If I had to name my favourite Western star, it would not be John Wayne, as hard as that may be to believe. Instead, I believe I would choose Randolph Scott. He did not begin his career as a Western star. In fact, he played a rather wide variety of roles. But after World War II he would become the Western star par excellence, Most often he played the lone, hard bitten hero who lived by a code all his own.
Among the best Western movies Randolph Scott ever made were those directed by Budd Boetticher. And among the finest Westerns Scott made with Boetticher was Ride Lonesome. Directed by Boetticher from a script by Burt Kennedy, it is a movie that is often overlooked in the annals of Western films.
In fact, describing the plot of Ride Lonesome hardly does it justice. In some respects its plot even sounds somewhat typical. Randolph Scott plays ageing lawman Ben Brigade, who must protect a recently widowed woman (Karen Steele) as he transports a prisoner (James Best) to Santa Cruz to be hanged. Along the way he must contend with outlaw Sam Boone (Pernell Roberts), who wants the reward money for the prisoner for himself, and Boone's sidekick Whit (James Coburn). To make matters worse, the small group is pursued by the prisoner's brother (Lee Van Cleef) and his gang.
What sets Ride Lonesome apart is the strength of essentially a character study spiced up with plenty of action. It features some of the richest dialogue and some excellent characterisation. Ride Lonesome is very much a psychological Western. Kennedy's script is given life by one of the best casts of any of the Boetticher/Scott collaborations. In fact, Ride Lonesome is interesting to watch as a historical document alone. Pernell Roberts received third billing in this film to Randolph Scott and Karen Steele, appearing in it only a year before he would assume the role of Adam on Bonanza. James Coburn appeared in his first feature film role, only a few years before he would be a major star. James Best played in a number of movie Westerns and television Westerns, this well before he would become familiar to audiences as Roscoe P. Coltrane on The Dukes of Hazzard. Finally, there is Lee Van Cleef in one of his earliest roles as a Western villain.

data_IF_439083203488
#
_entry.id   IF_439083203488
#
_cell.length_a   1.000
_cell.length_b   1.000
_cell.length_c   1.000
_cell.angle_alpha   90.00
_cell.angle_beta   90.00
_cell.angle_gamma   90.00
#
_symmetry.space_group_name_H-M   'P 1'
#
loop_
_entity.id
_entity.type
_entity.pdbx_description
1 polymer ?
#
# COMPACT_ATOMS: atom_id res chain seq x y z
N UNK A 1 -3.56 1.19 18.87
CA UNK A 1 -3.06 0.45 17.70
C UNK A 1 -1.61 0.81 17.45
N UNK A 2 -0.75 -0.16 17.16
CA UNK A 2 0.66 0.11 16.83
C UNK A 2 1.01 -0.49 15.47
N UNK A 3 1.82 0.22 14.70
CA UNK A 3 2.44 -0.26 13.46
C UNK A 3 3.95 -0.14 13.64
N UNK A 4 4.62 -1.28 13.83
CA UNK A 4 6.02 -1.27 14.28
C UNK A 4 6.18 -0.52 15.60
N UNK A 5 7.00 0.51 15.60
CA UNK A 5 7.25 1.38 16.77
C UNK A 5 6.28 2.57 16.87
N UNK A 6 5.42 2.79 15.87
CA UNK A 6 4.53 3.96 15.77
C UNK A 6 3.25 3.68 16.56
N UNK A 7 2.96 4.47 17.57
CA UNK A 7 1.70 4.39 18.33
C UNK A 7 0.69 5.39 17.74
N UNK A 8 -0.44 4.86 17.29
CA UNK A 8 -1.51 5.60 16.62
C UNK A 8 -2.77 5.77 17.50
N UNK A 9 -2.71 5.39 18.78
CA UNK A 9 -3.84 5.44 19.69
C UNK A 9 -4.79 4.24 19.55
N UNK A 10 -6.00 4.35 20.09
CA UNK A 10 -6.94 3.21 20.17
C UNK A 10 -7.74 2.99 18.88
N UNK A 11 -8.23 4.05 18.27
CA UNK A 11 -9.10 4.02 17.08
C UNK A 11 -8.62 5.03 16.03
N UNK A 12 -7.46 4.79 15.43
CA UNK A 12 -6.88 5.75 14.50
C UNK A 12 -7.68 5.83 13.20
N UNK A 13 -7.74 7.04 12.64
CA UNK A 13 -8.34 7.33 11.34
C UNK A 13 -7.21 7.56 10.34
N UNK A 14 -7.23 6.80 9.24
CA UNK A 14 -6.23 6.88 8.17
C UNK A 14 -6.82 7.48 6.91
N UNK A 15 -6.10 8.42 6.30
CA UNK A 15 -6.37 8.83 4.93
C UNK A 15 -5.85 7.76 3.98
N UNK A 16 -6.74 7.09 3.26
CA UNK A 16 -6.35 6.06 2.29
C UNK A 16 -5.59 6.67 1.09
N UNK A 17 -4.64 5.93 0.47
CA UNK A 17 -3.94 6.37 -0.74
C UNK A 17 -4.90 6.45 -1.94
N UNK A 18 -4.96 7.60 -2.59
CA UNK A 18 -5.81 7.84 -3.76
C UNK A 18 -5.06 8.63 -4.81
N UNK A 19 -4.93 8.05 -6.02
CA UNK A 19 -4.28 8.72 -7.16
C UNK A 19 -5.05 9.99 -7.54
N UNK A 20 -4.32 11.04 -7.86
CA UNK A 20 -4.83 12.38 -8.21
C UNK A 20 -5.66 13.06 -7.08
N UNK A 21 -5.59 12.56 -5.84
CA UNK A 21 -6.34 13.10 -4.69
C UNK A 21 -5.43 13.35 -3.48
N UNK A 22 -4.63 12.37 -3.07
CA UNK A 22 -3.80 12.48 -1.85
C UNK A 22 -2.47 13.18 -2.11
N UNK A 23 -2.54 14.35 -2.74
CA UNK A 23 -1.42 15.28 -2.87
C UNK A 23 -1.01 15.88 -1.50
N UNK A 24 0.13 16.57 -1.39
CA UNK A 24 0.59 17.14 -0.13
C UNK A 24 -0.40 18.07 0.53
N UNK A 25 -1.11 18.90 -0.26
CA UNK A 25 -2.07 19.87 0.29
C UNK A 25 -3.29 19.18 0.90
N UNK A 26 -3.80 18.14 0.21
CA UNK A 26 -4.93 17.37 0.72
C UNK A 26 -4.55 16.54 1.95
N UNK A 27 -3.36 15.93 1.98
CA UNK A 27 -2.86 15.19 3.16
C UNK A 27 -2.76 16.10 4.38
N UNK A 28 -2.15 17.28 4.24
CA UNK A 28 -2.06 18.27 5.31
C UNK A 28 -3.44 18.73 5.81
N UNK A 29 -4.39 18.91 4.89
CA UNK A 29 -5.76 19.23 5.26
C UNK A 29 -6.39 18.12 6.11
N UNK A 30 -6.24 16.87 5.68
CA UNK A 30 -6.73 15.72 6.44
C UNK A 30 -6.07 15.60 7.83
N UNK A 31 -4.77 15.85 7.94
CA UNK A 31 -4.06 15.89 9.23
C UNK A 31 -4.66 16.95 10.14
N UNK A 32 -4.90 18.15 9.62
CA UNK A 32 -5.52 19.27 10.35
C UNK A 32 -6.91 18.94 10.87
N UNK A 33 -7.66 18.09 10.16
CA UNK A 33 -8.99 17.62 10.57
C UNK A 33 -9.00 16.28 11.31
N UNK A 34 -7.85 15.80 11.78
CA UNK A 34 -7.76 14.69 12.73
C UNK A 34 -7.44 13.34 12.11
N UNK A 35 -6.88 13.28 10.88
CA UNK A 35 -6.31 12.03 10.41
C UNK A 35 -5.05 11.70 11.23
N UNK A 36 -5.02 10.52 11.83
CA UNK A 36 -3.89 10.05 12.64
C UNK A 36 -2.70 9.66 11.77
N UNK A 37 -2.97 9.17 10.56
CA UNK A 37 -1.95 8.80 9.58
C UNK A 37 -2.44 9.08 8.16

Adding to the high quality of both the script and cast is Boetticher's use of the camera. He used CinemaScope to its full advantage here, with travelling shots and long takes. Ride Lonesome was shot entirely outdoors, and Boetticher uses the wide landscapes to give the film the feel of existing well outside of civilisation. It is almost as if the film takes place in a world all its own, a world to which Ben Brigade has been condemned.
Ultimately, Ride Lonesome is a Western at its most basic. Unlike High Noon or The Searchers, there is no social commentary to be had here. Instead it is simply a riveting look at dangerous men living in a dangerous land at a dangerous time. Strangely enough, in creating a very basic Western on a low budget, Boetticher and Scott succeeded in making a film that in many respects truly epic.